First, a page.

als who are infatuated with the notion of freedom; which asked of its 
children discipline and discipline and then discipline and stood proudly 
to meet the force of the world with force what power would claim one's 
allegiance after the War, every year more surely? It has often seemed 
fantastic that the author oi Mac Andrew' s Hymn should have feared and 
loathed the airplane. Perhaps he felt that, had he given his passion for 
machinery its head, that and the rest of his creed might have led him 
straight to Dnieprostroi. 

. . . Long Live the King 
By Philip Guedalla 

From the Spectator, London Conservative Weekly 

It is not easy for a young man to be King of England. 

Even if he is not quite so young as he appears to be, the fact is slow 
to penetrate; and nothing will prevent men of half his experience from 
viewing him with the indulgent eyes of age. True, their travels may not 
have taken them further than a few Continental health-resorts, and 
their conversation rarely moves beyond the groove of their profession. 

[44] THE LIVING AGE March 

whilst he is equally accustomed to ships at sea, railway-trains in Africa 
and airplanes above the Andes, and has listened in his time to almost 
every kind of specialist talking shop. But there is nothing to prevent his 
elders from feeling comfortably certain that they must know more 
about it all because they happen to be older. 

Yet if experience is to count for anything, it is not easy to say just 
how many years of average experience have been crowded into that 
short lifetime. Men of twice his age are lucky if they have seen half as 
much. The years slide past them, and they will reach the honorable end 
of their professional careers without touching life at more than a quarter 
of the points where he has made contact with it. His life has been a 
swift training in the elements of commerce, several professions, war and 
diplomacy, with illustrations on the spot from men who know their 
business well enough to be at the head of it. An education of that order 
is a fair substitute for graying hair. For it ages a man rapidly, and he 
can hardly help being a trifle older than his years. So possibly the King 
of England is not quite so young as he may seem to all his subjects. 

But it is not easy for a man of any age to be the King of England in 
1936. Even if England were all that he has to be king of, it would be 
anything but easy. For modern England is a bewildering affair, a shifting 
complex of politics, economics, public services and private enterprise,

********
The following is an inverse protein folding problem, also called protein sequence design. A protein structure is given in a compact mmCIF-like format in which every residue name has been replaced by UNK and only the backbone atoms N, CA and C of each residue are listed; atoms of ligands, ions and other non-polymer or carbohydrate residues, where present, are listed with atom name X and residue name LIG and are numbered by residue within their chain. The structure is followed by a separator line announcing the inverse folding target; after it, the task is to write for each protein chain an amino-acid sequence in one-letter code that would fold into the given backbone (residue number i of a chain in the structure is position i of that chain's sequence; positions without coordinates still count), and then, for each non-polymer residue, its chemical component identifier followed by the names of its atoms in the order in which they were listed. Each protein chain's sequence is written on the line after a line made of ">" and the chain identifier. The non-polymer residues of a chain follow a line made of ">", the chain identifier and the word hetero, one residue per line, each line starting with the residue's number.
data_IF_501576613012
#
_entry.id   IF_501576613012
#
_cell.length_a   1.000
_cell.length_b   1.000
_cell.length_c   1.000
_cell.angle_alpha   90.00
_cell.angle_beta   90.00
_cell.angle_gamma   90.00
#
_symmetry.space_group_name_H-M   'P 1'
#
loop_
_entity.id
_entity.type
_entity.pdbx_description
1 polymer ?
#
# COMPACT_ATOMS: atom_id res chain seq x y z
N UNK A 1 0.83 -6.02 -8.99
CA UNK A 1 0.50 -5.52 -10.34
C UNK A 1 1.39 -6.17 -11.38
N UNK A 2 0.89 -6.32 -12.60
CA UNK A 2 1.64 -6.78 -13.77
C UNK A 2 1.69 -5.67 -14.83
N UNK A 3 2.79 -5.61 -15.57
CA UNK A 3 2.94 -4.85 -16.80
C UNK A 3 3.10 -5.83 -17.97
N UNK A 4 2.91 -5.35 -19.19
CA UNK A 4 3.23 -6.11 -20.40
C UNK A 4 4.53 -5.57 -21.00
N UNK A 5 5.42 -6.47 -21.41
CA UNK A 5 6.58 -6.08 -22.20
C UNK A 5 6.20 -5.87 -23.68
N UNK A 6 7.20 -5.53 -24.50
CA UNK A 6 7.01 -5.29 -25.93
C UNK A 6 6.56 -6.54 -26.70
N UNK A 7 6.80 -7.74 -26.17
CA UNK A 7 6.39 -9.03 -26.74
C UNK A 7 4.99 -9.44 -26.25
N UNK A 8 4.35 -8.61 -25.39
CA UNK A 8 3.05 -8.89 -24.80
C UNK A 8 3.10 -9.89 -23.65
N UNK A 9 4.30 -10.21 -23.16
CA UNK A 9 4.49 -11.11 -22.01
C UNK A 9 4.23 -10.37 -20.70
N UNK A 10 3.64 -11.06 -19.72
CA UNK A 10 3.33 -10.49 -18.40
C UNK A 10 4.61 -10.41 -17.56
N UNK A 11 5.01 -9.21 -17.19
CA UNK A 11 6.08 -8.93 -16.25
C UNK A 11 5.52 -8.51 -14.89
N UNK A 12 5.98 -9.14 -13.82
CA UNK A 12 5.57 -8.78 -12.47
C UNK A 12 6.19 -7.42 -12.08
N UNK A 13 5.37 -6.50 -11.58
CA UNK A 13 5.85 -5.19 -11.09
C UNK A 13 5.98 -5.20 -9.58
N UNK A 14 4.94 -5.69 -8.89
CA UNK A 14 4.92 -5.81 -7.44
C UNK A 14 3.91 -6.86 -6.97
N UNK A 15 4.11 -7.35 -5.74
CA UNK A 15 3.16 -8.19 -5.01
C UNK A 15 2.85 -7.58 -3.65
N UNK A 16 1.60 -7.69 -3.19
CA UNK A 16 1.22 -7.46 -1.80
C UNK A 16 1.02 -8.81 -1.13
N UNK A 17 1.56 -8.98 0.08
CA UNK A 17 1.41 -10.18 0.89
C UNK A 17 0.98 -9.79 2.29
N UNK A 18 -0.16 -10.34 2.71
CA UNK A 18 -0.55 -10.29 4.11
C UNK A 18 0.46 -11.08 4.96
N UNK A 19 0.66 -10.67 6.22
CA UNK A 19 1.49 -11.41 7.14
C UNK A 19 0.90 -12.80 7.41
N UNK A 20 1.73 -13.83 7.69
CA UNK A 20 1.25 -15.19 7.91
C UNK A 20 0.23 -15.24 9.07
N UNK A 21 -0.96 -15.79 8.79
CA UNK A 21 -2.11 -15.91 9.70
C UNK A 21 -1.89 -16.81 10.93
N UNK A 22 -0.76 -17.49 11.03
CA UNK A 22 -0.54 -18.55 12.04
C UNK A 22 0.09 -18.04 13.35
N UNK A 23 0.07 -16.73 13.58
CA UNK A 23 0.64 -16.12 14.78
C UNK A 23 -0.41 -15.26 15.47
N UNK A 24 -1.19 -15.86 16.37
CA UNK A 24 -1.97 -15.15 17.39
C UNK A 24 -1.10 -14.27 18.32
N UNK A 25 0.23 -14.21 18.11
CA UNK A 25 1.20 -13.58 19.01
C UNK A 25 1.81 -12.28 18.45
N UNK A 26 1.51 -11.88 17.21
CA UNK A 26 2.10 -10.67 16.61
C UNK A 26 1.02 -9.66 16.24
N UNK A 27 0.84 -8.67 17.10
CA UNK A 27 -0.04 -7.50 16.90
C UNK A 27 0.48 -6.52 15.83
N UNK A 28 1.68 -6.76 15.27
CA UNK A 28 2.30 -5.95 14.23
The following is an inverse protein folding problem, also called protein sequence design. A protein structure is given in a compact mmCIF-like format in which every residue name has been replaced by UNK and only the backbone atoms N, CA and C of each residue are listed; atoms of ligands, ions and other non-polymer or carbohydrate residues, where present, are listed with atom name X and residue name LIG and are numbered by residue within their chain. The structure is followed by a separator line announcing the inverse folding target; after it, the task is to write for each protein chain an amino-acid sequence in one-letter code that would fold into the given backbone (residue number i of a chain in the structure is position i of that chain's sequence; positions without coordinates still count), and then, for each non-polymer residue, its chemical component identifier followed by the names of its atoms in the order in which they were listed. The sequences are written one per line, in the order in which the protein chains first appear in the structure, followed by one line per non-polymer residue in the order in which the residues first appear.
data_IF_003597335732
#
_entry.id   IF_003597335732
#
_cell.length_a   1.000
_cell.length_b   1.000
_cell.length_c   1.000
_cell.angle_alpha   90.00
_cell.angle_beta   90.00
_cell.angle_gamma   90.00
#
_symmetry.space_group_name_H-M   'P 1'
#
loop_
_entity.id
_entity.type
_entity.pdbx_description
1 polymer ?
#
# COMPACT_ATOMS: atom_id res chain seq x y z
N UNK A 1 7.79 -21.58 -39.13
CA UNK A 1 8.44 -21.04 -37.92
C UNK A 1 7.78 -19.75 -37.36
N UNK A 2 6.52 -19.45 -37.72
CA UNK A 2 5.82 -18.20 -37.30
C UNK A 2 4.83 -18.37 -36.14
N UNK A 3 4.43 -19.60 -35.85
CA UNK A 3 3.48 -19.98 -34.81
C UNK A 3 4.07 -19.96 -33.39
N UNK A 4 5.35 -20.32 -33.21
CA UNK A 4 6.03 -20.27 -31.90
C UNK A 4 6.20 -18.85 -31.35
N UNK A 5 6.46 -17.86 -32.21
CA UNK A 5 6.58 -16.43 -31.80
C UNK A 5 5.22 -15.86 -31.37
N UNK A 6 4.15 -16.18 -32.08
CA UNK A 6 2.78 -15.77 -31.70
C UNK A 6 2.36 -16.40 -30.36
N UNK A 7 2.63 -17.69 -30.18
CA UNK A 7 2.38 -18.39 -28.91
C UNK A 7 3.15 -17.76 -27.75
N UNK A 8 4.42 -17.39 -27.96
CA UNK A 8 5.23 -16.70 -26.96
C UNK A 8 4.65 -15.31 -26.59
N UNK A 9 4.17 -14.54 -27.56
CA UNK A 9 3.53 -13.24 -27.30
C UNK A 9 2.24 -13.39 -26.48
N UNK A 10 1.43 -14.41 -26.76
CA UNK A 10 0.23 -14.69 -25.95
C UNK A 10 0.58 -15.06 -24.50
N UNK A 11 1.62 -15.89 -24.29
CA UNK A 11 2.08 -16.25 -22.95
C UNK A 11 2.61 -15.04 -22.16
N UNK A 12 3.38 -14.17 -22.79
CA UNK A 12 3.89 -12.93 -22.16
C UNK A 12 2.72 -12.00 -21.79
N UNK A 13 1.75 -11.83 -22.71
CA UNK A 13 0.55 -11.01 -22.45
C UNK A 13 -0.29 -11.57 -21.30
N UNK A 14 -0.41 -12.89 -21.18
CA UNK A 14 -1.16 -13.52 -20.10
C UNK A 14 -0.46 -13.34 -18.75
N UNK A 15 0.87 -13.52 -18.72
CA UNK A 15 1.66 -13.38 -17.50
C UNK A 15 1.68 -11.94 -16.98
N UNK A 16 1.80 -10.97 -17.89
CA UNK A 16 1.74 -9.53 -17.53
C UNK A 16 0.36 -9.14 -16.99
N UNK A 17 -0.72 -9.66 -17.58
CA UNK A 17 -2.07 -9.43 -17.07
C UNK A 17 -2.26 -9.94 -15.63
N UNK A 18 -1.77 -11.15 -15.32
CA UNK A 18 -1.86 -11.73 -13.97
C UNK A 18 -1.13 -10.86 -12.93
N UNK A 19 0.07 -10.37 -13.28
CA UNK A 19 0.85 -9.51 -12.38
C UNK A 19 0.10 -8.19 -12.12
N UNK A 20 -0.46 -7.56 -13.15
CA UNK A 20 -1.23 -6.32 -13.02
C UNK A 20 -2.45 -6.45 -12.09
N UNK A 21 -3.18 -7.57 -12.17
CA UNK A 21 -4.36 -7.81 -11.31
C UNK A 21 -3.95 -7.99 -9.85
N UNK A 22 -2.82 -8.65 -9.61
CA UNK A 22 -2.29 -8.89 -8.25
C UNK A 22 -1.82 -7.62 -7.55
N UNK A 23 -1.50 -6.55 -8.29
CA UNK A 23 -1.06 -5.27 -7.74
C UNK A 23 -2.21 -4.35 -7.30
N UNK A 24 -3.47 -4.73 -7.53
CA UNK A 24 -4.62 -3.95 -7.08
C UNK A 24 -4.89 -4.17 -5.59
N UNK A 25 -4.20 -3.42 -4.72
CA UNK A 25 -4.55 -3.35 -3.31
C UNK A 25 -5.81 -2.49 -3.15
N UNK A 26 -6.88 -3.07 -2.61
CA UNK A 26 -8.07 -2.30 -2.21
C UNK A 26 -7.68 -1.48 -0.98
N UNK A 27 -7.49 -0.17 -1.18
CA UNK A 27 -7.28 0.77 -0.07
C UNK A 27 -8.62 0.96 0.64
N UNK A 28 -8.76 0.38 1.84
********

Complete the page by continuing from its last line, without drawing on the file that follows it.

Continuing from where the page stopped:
consisting in unequal parts of agriculture, trade returns, sport, unem- 
ployment, national defense and the West End of London; and a true 
king must make himself at home in all of them. The old simplicities have 
vanished. The happy days when a mild interest in good works and a 
moderate familiarity with the armed forces of the Crown sufficed for 
royalty are more than half a century away. It was so easy to be charming 
when life held little more than a few guards of honor to inspect and a 
few wards in hospitals to walk through. 

But modern royalty has far more than that to think of the heavy 
industries, afforestation, shipyards, the stricken coalfields, salesmanship, 
the grind of poverty, the good name of Britain in foreign countries, wel- 
fare work, the cost of living and a whole sea of problems that are more 
generally to be found on the agenda of board meetings than in the thin- 
ner air of courts and camps. (One sees King Edward somewhere in the 
picture in almost all of them.) Contemporary life has grown almost 
intolerably civilian; and even on its higher levels it cannot be conducted 
without a wider range of knowledge than is customary among field- 

Full recognition has been given to that fact in the range and diver- 
sity of the new King's training. For, admirably lacking in routine, it has 
effectually multiplied his contacts with almost every drab activity that 
goes to make up the common round of England. He has heard engineers 


talk shop, listened to experts planning assaults on foreign markets and 
watched the slow alleviation of maladjustments in the workers' lives. 
The higher salesmanship, group migration, and the mysterious processes 
by which frozen credits may be thawed have all passed before him; 
and few men have been vouchsafed a more commanding survey of the 
whole roaring, creaking, smoky rattletrap of affairs and industry which 
goes by the name of England. If it is the business of a modern king to 
hear and know about such things as that, there is not a more modern 
king in Europe. 

But, happily or not, England is not the only place of which he has